Tuesday, August 9, 2011

Baltimore's Grand Prix: Out of Gas?

So, like most city residents, I have been watching this unfolding Baltimore Grand Prix saga with a mixture of both curiosity and dread.
I mean, when I think of Baltimore, the phrase “Formula One” racing doesn’t instantly pop into my mind. And, as much as some of the race’s loudest proponents are ready to elevate Baltimore into “Long Beach of the East” status, I’ll withhold judgment until I see whether the City can successfully pull off one race, let alone the four additional races to which it is now contractually pledged.
The race’s organizers cite a number of rosy statistics – more than 100,000 visitors to the Inner Harbor, an estimated $70 million economic impact in 2011 alone – as evidence of the event’s impending success.
And, I hope they’re right.
Earlier in my career I worked at the Downtown Partnership of Baltimore, an organization involved in planning events beneficial for the City. I know how much hard work went into past undertakings of similar scope and impact, such as the Waterfront Festival, the Fish out of Water project, and the annual Monument Lighting. And, I certainly do not want to be one of those people who sits on the sidelines and bashes those trying to do something good for the City.
Still, I’m beginning to wonder if those planning the race really have their eyes on the road.
In a July Baltimore Sun article, race organizers said they met “75 percent” of their goal in terms of ticket sales for the race, and that certainly sounds encouraging. But as far as my gut instinct is concerned, I simply do not yet feel the degree of enthusiasm for the race its organizers claim exists.  
Among the people I talk to, about half are dreading the disruption the race will bring, a quarter say they will be out of town, and the remainder are either oblivious or looking forward to it.  

Judging by the facts, it looks like the race’s organizers have started too late in planning the race or promoting the benefits the race will bring the City.
As far as sponsorships are concerned, the Baltimore Grand Prix’s own website lists 16 sponsors, far less than the 35 – 40 they expected. To date, the race is without a $1 million “title sponsor.” True, the race added eight new sponsors – including M&T Bank – in July and August. But is this evidence of success or last-minute scrambling? You be the judge.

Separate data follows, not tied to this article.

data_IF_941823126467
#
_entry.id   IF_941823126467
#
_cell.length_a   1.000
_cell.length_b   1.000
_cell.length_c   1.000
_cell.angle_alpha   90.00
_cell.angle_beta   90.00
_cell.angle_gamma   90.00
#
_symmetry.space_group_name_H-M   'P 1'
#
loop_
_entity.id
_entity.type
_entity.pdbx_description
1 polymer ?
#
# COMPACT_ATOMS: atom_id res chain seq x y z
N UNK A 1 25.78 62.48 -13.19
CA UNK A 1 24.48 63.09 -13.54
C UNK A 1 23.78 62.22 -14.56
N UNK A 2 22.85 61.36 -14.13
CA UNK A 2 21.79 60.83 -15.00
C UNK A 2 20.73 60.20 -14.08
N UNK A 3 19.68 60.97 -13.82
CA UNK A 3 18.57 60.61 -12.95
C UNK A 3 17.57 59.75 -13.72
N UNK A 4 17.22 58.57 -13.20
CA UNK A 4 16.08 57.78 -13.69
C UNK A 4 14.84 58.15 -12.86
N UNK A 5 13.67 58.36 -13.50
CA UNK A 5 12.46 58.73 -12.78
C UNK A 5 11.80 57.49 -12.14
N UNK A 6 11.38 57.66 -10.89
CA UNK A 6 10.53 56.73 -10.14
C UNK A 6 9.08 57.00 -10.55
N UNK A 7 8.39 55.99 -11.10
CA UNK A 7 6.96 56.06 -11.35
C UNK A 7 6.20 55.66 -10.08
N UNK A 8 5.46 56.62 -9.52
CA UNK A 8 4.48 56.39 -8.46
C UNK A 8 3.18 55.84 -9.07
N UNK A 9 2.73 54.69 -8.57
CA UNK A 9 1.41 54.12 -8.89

In terms of logistics, the controversy surrounding the evisceration of trees along Pratt Street to accommodate the race has proven an unwelcomed distraction for organizers just as they are trying to generate enthusiasm for the event.
In all fairness, the tree clearing was first reported last December. But when the trees actually started falling, this produced a backlash on the part of people already fed up with a year’s worth of road closures, millions of dollars in Grand Prix expenditures by the City and State, and other race-related annoyances.
One gets the sense that race proponents have not succeeded in educating the community to the extent needed during the run-up to the event. Race proponents like City Councilman William Cole have certainly worked hard and tried their best. But the most logical advocate and spokesperson, Mayor Stephanie Rawlings Blake, has been largely absent. She was involved in the kickoff, but she has largely eschewed any sort of public educator role.
I suspect timing and City politics have played a big role in this. The City mayoral primary is September 13th – about 10 days after the race ends. If the Grand Prix turns out to be a logistical disaster, or if incidents similar to the one at the Inner Harbor on the Fourth of July occur, then what looks to be a status quo election could experience some last minute drama.
Of course, none of this may matter in the end. The event could go off without a hitch, and all the naysayers may become me-tooists. Like I said, I certainly hope so.
At the start of this entry I mentioned feeling a sense of dread regarding the impending race. It’s kind of like how I used to feel when I lived in the Timonium and the Maryland State Fair returned: Too much traffic, too many crowds, too much disruption.
So, while I want the race to succeed, I plan on being far away if it does.  The only way I’d ever go is it I got to drive in it myself.

1 comment:

  1. When I think of Baltimore City, Monte Carlo does not accompany that thought. Neither does Steve McQueen. Glamorous Baltimore City ain't. Somehow I feel the same sense of doom you do as it's hardly being promoted, has no "names" attached to the sponsorships, and as far as drivers are concerned, the only Driver I can think of is Donald, the football player. For sure the city will lose money on the deal and the city taxpayer, already put upon by high taxes, crime, and poor government will end up paying the bill.